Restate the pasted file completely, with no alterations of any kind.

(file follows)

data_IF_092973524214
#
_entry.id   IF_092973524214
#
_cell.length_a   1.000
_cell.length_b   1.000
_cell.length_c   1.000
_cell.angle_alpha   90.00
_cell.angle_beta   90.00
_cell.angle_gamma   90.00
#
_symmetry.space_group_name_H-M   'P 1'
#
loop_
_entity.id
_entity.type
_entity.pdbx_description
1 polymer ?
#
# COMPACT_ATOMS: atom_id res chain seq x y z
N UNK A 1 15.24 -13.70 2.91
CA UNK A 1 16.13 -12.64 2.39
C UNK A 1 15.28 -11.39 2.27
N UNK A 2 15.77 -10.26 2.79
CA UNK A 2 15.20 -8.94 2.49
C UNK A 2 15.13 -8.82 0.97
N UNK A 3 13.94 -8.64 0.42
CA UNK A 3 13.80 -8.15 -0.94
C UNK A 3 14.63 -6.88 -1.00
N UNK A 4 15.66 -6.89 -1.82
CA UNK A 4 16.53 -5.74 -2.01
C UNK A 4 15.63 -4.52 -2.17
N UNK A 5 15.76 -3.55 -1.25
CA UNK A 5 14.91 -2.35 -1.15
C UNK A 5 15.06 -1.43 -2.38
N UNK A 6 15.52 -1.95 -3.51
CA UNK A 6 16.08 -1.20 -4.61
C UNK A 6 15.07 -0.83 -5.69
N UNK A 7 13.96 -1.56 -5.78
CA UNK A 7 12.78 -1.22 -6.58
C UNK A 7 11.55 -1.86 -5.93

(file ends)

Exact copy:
data_IF_092973524214
#
_entry.id   IF_092973524214
#
_cell.length_a   1.000
_cell.length_b   1.000
_cell.length_c   1.000
_cell.angle_alpha   90.00
_cell.angle_beta   90.00
_cell.angle_gamma   90.00
#
_symmetry.space_group_name_H-M   'P 1'
#
loop_
_entity.id
_entity.type
_entity.pdbx_description
1 polymer ?
#
# COMPACT_ATOMS: atom_id res chain seq x y z
N UNK A 1 15.24 -13.70 2.91
CA UNK A 1 16.13 -12.64 2.39
C UNK A 1 15.28 -11.39 2.27
N UNK A 2 15.77 -10.26 2.79
CA UNK A 2 15.20 -8.94 2.49
C UNK A 2 15.13 -8.82 0.97
N UNK A 3 13.94 -8.64 0.42
CA UNK A 3 13.80 -8.15 -0.94
C UNK A 3 14.63 -6.88 -1.00
N UNK A 4 15.66 -6.89 -1.82
CA UNK A 4 16.53 -5.74 -2.01
C UNK A 4 15.63 -4.52 -2.17
N UNK A 5 15.76 -3.55 -1.25
CA UNK A 5 14.91 -2.35 -1.15
C UNK A 5 15.06 -1.43 -2.38
N UNK A 6 15.52 -1.95 -3.51
CA UNK A 6 16.08 -1.20 -4.61
C UNK A 6 15.07 -0.83 -5.69
N UNK A 7 13.96 -1.56 -5.78
CA UNK A 7 12.78 -1.22 -6.58
C UNK A 7 11.55 -1.86 -5.93